Presence of excitement or distractions Decreases risk of being detected The most significant factor in the victim profile possibly may be psychological. A crowded terminal creates a distracting environment. People are packed together in cramped waiting areas listening for public announcements, watching a departure, carrying packages, or talking on a cellular telephone. The station's environment creates a sensory overload. Further, the victims, conditioned by the rush hour atmosphere of the station, are accustomed to the close physical proximity of other people.[5]
Use of drugs or alcohol Decreases risk of being detected The use of drugs or alcohol decreases the vigilance of potential victims and therefore increases the chances of a pickpocket to successfully commit his or her crime.
Presence of tourists Decreases risk of being detected Tourists are often very recognizable and typically distracted by their surroundings. As they often also mass-visit the same locations, these locations become very busy and an ideal hunting ground for pickpockets. Because tourists often are obvious by their dress, carry items easily disposed of once stolen, and are temporary visitors (and thus unable to put much pressure on police to act against criminals, or unlikely to appear as a prosecution witness), tourist zones allow pickpockets, swindlers, thieves, gang members, and robbers to commit crimes they might not otherwise attempt or be able to accomplish.[6]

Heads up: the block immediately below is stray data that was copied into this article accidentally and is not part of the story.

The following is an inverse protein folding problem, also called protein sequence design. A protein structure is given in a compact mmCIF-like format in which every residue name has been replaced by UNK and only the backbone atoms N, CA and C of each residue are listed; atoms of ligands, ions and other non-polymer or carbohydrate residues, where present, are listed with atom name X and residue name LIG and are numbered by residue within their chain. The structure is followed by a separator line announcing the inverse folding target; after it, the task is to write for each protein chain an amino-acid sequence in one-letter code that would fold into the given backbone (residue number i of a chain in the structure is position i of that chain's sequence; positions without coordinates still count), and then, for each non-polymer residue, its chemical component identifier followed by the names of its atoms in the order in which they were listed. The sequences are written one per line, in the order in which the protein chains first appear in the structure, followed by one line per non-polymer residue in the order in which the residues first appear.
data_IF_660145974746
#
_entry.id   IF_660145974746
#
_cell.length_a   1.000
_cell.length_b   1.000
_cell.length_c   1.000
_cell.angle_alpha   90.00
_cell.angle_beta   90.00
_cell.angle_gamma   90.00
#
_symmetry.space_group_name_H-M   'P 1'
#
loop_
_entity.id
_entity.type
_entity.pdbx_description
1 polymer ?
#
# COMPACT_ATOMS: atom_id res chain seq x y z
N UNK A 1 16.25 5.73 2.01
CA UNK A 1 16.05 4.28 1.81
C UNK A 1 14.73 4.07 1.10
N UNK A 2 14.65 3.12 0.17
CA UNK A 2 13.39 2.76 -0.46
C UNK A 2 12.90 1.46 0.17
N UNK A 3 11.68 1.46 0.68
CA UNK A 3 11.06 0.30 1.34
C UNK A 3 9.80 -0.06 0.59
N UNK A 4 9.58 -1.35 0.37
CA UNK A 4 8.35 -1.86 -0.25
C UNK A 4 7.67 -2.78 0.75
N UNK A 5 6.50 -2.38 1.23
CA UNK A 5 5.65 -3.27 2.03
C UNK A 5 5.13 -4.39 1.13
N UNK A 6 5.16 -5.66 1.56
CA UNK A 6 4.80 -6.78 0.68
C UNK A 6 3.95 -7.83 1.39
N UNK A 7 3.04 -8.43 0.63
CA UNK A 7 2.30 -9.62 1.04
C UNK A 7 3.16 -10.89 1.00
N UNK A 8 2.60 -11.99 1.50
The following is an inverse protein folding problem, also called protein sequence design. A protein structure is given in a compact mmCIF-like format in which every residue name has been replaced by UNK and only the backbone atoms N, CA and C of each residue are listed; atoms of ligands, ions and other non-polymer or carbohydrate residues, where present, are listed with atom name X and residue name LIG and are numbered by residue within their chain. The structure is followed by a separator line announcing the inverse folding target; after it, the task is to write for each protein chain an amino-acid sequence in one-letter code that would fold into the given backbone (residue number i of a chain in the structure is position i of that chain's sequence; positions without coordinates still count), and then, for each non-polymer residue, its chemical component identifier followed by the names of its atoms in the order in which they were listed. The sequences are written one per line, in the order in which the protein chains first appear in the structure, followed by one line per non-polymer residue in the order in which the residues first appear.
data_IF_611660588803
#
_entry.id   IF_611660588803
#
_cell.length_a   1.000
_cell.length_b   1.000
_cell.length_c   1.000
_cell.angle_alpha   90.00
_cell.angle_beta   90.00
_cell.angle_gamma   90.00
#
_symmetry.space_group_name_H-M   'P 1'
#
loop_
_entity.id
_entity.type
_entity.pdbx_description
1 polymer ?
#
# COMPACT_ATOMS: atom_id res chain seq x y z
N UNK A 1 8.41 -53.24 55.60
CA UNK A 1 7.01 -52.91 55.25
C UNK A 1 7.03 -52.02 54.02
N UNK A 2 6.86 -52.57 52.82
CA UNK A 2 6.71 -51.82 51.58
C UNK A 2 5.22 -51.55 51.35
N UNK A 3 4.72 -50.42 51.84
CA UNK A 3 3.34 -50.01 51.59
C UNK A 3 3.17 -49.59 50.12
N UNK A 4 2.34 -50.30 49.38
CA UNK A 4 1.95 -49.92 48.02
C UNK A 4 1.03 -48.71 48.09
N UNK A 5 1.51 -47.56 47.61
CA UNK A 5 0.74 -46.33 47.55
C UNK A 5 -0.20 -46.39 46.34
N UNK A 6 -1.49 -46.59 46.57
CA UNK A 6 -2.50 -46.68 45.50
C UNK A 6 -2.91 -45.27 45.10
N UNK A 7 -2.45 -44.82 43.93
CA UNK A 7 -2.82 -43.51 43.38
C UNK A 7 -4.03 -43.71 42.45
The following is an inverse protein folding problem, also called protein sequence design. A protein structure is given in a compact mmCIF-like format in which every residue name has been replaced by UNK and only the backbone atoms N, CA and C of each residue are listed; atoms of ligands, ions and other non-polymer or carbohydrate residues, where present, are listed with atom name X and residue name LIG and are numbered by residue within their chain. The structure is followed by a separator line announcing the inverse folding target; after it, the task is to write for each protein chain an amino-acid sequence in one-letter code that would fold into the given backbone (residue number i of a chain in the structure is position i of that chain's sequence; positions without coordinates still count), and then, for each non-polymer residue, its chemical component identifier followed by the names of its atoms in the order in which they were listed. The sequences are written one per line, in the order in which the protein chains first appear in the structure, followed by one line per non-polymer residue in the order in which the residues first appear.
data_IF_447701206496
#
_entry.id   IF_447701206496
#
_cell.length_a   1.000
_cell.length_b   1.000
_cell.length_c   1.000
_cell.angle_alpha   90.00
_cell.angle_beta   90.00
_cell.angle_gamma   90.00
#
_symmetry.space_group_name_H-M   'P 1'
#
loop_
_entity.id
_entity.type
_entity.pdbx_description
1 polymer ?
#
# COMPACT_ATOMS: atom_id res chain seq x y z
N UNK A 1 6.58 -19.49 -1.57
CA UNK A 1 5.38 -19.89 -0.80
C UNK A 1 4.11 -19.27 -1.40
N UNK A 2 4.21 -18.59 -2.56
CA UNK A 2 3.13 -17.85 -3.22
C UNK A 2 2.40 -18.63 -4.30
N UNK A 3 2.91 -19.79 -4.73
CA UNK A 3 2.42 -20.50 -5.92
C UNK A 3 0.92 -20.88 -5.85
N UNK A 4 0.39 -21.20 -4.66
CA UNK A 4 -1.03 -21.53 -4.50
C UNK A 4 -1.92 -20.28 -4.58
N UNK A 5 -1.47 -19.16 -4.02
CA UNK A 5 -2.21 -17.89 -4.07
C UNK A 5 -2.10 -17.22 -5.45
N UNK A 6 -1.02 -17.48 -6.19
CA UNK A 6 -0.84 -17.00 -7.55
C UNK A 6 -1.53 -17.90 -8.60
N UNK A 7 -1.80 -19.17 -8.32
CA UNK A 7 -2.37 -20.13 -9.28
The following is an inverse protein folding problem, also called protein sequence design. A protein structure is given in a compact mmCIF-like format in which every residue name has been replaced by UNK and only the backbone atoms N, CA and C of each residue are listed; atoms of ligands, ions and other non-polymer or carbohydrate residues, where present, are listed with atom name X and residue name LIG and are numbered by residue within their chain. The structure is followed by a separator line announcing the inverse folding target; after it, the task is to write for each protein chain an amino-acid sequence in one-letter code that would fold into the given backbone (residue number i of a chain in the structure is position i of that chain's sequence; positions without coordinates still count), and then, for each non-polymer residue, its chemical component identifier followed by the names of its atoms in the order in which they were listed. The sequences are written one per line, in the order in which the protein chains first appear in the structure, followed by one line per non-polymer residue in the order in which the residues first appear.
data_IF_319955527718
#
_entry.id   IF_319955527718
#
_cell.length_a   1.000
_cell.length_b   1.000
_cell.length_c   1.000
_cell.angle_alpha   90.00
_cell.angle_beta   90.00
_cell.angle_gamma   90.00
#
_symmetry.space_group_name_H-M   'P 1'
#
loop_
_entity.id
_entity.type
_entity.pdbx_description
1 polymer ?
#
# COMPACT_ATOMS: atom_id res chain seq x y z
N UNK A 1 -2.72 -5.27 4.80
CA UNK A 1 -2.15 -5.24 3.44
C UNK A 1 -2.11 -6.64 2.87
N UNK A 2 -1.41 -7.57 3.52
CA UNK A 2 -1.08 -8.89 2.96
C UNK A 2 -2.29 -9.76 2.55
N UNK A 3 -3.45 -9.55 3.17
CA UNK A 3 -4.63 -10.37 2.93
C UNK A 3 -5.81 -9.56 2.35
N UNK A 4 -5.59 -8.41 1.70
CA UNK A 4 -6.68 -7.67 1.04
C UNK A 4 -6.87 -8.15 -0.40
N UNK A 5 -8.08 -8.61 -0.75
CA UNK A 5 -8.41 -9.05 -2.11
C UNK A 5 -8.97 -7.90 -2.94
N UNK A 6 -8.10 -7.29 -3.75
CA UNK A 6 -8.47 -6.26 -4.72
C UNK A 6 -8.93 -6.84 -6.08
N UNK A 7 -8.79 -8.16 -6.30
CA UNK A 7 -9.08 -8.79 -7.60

Impacts

Social impact

Pickpocketing can increase citizens' perception of insecurity. Urban environments with a high rate of pickpocketing will be seen as less attractive places for the public to frequently visit. Public transport nodes and services, together with areas where there are large crowds (such as busy shopping streets or market squares), can become less comfortable places to be when users are aware there is a high rate of pickpocketing. Some strata of society are targeted more often by pickpockets others. Tourists for example are often victems of pickpocketing due to a lack of familiarity with the area, the societal context, and to a likelihood of their attention being distracted (e.g. taking photographs).